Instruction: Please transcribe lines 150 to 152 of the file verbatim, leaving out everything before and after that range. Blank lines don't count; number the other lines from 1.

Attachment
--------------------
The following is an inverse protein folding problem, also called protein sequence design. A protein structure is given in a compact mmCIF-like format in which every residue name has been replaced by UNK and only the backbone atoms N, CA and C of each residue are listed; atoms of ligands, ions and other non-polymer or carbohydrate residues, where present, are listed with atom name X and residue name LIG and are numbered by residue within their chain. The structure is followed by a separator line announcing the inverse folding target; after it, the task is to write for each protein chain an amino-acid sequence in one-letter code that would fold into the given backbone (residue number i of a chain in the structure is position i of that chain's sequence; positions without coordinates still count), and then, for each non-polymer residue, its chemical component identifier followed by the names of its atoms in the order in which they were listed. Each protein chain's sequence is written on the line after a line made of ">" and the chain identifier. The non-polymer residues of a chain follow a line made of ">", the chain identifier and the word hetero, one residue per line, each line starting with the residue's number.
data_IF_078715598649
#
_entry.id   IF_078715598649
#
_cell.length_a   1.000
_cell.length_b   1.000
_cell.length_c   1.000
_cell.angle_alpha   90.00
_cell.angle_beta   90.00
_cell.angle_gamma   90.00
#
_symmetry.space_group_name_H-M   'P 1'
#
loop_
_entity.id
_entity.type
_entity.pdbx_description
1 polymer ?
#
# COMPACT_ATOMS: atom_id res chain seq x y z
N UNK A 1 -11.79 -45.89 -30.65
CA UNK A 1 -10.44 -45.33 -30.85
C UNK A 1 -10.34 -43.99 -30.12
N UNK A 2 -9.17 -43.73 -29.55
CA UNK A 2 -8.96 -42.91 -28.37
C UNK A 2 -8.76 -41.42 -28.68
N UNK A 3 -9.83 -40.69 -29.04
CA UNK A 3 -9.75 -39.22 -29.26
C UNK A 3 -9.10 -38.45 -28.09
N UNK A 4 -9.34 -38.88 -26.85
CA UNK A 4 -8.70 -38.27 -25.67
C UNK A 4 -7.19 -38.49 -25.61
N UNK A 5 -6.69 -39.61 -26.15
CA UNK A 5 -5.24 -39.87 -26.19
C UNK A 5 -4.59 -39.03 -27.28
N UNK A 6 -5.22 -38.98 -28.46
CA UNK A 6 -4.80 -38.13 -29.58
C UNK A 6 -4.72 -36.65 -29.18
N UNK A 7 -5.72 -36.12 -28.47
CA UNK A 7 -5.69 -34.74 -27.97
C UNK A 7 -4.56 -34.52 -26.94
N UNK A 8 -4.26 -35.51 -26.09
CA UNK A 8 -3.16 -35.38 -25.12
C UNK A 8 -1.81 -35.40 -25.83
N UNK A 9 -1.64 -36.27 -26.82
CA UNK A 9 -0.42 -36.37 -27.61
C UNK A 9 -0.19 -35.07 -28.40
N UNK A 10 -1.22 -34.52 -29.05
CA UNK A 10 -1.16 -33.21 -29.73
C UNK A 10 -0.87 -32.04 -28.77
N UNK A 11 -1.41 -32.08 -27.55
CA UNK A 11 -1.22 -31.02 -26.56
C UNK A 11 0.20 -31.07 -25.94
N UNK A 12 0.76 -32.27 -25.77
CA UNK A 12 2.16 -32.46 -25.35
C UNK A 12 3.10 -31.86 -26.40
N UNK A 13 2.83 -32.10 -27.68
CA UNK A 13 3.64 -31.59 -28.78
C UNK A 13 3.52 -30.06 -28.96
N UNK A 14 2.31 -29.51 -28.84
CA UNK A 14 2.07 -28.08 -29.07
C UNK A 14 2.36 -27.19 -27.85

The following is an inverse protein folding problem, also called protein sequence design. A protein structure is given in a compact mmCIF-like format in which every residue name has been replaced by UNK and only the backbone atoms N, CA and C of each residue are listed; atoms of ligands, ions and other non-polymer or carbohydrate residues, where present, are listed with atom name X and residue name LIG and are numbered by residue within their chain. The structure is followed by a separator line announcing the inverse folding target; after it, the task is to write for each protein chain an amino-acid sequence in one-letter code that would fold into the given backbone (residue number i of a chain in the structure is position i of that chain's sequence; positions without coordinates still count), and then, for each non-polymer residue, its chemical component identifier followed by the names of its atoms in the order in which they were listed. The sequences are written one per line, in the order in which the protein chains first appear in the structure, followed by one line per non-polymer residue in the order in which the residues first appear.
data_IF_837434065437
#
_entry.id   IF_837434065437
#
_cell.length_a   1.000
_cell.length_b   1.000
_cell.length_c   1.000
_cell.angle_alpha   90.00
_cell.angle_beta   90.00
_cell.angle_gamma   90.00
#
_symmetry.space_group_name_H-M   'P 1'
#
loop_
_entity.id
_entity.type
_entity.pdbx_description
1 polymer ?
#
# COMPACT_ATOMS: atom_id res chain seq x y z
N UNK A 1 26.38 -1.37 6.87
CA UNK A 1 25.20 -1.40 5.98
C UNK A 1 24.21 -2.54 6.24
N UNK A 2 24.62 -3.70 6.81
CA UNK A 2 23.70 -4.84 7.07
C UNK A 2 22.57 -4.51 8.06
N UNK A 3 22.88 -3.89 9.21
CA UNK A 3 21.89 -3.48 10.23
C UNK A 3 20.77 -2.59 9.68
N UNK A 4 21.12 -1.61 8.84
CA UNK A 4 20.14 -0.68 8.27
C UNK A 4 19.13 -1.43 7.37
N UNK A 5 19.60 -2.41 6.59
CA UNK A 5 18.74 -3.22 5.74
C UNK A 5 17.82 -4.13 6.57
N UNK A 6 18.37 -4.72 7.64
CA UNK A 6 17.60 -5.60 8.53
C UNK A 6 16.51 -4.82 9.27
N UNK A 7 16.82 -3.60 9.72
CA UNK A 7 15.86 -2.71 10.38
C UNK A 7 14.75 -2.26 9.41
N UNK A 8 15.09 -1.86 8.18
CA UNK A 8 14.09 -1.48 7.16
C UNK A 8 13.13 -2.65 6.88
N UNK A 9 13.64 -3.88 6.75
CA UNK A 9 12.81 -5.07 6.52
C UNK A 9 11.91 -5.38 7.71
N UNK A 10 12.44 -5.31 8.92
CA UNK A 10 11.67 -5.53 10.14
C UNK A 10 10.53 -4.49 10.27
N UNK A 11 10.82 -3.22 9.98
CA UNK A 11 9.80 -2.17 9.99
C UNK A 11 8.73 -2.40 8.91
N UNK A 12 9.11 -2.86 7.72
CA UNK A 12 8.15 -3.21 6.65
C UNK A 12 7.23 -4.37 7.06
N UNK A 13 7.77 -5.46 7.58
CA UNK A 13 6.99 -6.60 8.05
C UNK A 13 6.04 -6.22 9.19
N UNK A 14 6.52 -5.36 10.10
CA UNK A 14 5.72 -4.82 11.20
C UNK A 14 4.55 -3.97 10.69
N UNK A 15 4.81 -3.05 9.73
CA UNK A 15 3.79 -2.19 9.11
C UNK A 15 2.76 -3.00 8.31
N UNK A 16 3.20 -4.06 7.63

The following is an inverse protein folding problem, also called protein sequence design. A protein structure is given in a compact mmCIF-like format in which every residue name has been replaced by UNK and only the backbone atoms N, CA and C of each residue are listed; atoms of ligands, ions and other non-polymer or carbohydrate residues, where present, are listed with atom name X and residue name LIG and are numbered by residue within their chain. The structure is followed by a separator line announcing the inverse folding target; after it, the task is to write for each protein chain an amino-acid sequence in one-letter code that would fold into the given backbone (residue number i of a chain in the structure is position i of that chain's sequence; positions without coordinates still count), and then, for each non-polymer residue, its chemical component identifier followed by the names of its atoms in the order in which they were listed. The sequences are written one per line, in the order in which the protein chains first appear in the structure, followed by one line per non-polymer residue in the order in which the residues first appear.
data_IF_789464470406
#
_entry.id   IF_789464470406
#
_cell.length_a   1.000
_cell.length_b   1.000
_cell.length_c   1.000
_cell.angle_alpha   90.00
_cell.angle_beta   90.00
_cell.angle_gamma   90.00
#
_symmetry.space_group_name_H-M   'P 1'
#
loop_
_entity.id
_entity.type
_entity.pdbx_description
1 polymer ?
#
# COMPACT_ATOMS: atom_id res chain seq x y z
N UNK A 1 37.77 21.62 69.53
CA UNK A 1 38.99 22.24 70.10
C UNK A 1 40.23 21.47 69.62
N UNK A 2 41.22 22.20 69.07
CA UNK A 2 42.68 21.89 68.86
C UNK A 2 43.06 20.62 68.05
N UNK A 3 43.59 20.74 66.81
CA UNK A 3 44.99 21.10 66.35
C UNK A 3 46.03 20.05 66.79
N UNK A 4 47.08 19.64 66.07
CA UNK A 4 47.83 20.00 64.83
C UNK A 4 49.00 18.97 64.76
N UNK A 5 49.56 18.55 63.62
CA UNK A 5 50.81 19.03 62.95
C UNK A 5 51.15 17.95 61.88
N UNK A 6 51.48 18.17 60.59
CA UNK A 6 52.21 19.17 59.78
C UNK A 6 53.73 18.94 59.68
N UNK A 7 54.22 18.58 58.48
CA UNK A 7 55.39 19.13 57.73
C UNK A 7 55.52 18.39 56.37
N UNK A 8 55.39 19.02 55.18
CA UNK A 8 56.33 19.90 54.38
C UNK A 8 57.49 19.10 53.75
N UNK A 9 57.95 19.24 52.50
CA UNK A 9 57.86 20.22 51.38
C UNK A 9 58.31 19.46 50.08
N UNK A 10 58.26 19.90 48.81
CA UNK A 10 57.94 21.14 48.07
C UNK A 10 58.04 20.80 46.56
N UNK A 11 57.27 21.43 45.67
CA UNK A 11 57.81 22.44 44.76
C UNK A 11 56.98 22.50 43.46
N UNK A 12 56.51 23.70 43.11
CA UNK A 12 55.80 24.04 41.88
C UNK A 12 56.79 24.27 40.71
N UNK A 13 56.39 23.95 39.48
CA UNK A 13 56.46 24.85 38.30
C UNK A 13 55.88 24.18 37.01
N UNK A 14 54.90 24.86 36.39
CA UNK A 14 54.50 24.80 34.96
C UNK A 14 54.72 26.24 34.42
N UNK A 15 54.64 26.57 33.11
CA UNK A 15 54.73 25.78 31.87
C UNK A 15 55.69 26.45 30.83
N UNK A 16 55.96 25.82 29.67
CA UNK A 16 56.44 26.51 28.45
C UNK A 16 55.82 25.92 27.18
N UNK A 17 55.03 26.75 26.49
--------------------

#
# COMPACT_ATOMS: atom_id res chain seq x y z
N UNK A 1 37.77 21.62 69.53